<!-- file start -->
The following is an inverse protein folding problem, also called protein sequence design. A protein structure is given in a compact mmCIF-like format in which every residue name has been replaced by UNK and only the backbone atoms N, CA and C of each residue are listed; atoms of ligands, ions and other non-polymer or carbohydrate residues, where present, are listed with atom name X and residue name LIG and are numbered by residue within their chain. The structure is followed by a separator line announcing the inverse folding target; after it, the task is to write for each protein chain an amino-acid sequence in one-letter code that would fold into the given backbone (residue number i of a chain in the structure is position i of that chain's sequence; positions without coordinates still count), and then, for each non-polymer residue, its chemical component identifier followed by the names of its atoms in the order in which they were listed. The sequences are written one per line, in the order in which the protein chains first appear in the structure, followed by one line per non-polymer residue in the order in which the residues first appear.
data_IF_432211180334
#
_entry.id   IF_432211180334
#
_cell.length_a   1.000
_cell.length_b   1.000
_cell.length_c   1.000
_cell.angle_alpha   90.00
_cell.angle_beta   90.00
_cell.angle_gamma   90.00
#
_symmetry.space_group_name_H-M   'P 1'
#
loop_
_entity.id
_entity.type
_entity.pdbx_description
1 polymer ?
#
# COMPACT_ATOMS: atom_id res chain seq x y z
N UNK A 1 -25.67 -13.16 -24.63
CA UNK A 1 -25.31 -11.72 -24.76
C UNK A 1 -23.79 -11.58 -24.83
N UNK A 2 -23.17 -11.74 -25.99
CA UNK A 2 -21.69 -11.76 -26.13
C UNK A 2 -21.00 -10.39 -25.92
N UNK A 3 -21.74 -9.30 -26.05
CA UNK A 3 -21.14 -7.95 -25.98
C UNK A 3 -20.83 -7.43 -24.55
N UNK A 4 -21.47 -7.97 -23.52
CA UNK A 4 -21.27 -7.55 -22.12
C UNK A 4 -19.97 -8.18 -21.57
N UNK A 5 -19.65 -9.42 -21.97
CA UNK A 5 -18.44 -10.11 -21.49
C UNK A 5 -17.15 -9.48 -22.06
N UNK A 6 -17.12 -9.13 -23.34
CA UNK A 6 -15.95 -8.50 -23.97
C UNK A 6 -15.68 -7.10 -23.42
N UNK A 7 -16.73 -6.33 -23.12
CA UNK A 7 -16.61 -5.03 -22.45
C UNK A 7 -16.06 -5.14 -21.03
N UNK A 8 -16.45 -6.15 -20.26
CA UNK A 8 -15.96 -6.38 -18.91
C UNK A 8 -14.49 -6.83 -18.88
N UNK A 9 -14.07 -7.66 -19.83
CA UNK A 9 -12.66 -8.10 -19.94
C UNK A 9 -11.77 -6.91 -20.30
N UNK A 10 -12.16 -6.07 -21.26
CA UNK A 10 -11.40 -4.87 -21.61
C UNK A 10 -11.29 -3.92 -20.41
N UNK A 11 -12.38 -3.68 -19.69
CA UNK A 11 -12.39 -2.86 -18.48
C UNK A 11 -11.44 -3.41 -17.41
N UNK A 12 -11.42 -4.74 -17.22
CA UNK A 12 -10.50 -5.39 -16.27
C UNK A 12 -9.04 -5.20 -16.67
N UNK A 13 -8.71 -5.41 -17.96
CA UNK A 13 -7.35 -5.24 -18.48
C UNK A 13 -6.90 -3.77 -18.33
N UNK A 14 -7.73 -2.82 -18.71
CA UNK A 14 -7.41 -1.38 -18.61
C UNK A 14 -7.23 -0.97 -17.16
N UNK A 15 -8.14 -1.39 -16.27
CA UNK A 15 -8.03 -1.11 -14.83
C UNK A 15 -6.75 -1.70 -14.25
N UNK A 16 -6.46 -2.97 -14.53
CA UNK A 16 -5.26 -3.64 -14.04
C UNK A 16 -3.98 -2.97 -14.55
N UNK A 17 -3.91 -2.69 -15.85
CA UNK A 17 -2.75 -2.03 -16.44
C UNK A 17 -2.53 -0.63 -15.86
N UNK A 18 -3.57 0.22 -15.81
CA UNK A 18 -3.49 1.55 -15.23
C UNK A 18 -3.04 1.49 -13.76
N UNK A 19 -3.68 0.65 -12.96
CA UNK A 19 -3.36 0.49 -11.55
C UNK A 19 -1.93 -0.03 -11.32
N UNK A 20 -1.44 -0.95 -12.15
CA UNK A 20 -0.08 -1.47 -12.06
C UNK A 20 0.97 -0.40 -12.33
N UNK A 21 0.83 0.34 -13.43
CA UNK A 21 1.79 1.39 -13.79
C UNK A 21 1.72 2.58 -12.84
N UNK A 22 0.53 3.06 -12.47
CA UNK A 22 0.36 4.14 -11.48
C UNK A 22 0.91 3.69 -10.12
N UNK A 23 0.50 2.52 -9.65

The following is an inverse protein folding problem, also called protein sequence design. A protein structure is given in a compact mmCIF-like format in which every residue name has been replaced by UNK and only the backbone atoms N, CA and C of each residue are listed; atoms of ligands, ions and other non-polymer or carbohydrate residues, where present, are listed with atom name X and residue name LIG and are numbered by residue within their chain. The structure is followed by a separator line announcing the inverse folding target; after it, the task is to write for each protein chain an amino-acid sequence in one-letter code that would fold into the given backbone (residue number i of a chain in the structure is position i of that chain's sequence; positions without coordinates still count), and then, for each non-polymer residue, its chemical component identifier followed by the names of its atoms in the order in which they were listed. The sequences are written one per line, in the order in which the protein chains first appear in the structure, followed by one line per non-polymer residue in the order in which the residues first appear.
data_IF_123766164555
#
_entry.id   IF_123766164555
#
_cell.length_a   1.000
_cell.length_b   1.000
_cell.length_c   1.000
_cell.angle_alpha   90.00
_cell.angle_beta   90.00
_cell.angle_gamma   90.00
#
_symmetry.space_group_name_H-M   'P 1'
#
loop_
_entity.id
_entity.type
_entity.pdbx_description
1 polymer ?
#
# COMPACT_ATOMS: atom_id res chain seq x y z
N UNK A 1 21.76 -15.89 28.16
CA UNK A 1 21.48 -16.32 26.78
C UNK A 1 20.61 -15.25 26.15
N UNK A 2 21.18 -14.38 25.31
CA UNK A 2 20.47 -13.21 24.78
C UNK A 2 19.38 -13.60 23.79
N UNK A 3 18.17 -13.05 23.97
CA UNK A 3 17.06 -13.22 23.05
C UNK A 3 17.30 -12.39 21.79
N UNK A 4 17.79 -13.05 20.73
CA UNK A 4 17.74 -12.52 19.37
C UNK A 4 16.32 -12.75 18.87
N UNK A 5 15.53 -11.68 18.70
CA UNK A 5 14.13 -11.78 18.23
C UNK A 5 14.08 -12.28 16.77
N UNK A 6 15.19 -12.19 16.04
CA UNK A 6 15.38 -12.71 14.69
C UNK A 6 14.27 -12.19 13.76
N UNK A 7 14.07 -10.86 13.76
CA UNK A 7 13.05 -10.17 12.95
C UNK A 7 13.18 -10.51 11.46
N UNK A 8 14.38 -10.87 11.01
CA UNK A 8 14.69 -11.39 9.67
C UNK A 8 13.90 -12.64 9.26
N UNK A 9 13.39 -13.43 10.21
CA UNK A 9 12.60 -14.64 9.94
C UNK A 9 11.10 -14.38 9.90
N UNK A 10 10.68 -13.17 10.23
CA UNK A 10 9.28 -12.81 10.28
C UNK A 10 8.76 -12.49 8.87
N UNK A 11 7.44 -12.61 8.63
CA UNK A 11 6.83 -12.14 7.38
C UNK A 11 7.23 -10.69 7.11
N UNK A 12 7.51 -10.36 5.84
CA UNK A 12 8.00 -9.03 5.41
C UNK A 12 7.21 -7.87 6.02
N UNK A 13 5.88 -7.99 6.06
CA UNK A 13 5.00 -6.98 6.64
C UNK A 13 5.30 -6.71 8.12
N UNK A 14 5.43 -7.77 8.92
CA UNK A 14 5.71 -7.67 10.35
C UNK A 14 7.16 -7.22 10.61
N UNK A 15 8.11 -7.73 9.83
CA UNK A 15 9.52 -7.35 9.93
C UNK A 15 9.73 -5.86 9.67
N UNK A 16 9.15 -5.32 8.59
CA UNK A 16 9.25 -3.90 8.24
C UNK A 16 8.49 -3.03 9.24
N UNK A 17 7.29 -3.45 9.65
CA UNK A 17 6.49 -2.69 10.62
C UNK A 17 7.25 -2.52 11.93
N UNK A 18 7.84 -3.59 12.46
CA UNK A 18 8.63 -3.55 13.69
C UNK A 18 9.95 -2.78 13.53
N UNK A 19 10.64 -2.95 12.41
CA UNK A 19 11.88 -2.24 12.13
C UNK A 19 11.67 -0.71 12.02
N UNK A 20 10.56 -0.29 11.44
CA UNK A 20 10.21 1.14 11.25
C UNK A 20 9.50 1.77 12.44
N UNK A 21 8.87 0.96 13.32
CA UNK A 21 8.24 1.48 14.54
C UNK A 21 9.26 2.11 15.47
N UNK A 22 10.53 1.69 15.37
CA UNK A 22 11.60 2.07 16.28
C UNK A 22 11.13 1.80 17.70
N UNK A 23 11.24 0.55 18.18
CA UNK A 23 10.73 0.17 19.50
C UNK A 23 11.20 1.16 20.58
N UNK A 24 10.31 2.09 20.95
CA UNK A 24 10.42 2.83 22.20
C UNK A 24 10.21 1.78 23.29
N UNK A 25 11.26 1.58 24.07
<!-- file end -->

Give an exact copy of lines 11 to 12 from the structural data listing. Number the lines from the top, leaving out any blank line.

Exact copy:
_cell.angle_gamma   90.00
#